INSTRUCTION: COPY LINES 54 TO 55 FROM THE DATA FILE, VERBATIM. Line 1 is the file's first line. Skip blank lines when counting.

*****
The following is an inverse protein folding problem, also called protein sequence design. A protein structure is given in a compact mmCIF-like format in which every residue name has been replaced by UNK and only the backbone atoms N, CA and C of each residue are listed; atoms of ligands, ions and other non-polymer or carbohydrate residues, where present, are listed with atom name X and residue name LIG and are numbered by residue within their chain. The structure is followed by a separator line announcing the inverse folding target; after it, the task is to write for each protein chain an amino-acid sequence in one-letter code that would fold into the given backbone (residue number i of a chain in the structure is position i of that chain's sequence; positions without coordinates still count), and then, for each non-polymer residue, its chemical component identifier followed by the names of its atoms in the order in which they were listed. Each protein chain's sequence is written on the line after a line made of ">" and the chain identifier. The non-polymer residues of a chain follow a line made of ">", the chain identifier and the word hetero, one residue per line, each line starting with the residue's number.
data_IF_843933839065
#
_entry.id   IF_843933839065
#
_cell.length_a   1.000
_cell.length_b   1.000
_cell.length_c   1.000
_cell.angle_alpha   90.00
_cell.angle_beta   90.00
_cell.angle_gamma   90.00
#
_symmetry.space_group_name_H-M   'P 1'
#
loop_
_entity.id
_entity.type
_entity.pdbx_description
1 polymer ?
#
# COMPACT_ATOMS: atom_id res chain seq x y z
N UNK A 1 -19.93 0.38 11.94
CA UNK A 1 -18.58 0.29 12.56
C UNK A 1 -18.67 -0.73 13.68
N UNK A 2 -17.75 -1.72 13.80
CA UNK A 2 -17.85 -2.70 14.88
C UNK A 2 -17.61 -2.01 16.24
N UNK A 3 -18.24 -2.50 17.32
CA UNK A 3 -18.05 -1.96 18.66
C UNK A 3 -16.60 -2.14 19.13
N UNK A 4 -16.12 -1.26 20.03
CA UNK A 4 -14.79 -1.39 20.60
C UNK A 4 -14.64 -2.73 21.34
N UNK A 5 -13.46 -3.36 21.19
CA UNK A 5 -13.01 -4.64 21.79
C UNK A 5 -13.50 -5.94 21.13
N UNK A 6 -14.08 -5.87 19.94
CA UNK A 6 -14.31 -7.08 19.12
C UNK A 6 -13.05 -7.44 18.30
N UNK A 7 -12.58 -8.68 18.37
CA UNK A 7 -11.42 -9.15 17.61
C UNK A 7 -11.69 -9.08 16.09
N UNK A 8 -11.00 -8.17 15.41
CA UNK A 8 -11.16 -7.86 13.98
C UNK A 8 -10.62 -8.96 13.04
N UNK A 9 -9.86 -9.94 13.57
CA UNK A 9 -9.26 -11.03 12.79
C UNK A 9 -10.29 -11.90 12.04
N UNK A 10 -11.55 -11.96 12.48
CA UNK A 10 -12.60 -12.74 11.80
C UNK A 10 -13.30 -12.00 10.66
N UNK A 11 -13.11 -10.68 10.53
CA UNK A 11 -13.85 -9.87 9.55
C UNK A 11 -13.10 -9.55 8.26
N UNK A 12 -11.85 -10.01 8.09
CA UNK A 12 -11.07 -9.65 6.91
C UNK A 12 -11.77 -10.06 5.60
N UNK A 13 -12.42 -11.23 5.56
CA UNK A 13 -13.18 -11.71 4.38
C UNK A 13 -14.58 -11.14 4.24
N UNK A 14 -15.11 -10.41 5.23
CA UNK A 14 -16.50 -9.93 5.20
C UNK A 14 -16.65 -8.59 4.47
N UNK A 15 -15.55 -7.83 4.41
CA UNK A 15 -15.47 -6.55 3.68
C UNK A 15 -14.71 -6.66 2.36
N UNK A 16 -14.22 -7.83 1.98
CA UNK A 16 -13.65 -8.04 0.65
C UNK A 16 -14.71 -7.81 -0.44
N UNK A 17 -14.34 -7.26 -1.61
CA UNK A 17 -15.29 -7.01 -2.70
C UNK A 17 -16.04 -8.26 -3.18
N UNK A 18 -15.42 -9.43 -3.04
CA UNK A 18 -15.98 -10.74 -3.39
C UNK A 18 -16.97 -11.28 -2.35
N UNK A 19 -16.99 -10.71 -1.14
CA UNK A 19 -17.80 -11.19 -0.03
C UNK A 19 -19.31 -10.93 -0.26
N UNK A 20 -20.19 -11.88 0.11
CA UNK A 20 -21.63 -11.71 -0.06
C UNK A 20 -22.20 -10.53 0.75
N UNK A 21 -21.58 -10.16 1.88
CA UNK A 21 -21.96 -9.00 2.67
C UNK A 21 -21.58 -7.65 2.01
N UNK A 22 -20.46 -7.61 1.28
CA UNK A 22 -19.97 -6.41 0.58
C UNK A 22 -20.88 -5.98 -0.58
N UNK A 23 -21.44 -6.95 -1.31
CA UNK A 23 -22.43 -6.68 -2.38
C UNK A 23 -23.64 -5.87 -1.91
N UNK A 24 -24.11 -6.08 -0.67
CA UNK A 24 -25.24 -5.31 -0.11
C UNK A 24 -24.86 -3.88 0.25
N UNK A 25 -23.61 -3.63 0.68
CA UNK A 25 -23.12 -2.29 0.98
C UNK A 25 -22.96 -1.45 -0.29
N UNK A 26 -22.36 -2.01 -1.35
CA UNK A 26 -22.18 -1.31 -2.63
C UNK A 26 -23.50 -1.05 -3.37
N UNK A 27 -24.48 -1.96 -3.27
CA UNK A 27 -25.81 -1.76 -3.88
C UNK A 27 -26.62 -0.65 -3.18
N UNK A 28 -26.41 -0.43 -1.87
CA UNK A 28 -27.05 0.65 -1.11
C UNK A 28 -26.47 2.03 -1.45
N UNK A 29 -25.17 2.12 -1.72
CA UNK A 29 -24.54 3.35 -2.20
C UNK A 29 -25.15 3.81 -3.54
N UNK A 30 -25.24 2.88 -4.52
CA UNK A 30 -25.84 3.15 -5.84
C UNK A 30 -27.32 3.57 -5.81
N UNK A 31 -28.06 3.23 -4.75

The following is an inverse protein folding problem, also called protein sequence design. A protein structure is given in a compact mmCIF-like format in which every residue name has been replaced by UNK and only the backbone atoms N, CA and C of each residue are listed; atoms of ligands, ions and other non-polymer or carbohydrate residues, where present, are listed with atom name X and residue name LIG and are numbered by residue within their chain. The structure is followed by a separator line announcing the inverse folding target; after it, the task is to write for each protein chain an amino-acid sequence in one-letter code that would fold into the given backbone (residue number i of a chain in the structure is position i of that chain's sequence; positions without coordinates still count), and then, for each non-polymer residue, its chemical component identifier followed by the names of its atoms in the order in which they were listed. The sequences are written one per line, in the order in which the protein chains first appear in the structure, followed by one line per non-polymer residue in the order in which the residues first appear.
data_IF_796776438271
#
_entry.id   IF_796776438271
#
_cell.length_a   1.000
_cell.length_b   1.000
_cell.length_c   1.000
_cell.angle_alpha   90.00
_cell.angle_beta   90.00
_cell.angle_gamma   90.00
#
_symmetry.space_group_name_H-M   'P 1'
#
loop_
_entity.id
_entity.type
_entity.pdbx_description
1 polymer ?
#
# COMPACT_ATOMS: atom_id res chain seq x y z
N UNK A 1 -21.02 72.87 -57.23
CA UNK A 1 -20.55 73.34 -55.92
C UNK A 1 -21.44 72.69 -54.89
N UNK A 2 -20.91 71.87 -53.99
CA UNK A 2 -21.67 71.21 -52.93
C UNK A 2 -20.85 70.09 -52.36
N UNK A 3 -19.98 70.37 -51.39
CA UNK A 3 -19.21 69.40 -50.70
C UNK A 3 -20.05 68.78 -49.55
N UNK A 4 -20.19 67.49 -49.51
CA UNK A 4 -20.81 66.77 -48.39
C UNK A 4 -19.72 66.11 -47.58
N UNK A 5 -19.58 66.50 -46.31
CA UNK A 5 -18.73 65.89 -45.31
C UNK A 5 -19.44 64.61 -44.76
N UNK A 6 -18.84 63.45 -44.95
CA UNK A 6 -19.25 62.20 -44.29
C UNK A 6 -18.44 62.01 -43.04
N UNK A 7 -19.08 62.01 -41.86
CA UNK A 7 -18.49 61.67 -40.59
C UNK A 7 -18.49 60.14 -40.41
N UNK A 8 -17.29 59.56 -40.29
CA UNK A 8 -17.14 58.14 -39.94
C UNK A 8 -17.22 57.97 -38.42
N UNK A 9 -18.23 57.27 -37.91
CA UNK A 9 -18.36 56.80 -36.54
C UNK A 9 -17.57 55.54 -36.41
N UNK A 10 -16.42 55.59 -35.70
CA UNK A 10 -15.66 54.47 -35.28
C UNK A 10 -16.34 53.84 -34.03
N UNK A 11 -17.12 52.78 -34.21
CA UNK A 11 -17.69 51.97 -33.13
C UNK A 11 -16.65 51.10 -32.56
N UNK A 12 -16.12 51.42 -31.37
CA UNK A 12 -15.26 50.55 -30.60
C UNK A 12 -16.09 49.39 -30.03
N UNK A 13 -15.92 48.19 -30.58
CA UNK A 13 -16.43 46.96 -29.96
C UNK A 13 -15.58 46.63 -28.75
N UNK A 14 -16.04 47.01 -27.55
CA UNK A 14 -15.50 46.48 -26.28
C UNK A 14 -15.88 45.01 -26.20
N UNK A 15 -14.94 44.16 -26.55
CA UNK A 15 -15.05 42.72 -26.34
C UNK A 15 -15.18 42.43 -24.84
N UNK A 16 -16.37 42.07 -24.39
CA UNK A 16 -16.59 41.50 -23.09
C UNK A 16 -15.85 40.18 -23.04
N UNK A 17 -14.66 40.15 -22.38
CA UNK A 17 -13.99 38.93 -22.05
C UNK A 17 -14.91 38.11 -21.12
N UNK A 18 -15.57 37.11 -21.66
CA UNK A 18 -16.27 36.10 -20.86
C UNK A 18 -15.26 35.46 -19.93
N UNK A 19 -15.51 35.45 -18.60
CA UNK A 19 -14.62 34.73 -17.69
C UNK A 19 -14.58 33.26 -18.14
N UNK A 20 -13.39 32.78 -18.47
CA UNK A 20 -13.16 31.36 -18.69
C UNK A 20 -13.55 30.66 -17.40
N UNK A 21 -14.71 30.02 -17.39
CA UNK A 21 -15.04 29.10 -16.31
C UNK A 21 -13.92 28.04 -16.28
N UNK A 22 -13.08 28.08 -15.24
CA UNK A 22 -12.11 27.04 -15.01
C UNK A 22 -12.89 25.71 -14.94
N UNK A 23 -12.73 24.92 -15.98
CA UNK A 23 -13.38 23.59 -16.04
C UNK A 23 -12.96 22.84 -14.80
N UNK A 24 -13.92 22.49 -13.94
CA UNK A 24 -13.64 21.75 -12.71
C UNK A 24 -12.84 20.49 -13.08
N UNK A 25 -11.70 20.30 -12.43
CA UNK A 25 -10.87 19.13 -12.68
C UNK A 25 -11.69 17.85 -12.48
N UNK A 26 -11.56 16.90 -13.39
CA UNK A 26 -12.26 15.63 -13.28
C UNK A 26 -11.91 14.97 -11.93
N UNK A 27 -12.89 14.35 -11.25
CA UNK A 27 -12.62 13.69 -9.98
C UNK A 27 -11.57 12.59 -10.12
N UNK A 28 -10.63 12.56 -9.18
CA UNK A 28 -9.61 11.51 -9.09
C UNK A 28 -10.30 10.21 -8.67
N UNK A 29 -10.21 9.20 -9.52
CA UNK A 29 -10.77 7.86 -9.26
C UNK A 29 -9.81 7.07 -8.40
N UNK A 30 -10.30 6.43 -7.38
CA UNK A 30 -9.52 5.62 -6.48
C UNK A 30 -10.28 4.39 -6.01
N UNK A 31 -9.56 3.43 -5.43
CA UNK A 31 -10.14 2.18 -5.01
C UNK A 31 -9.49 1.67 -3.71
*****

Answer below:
C UNK A 11 -13.10 -9.55 8.26
N UNK A 12 -11.85 -10.01 8.09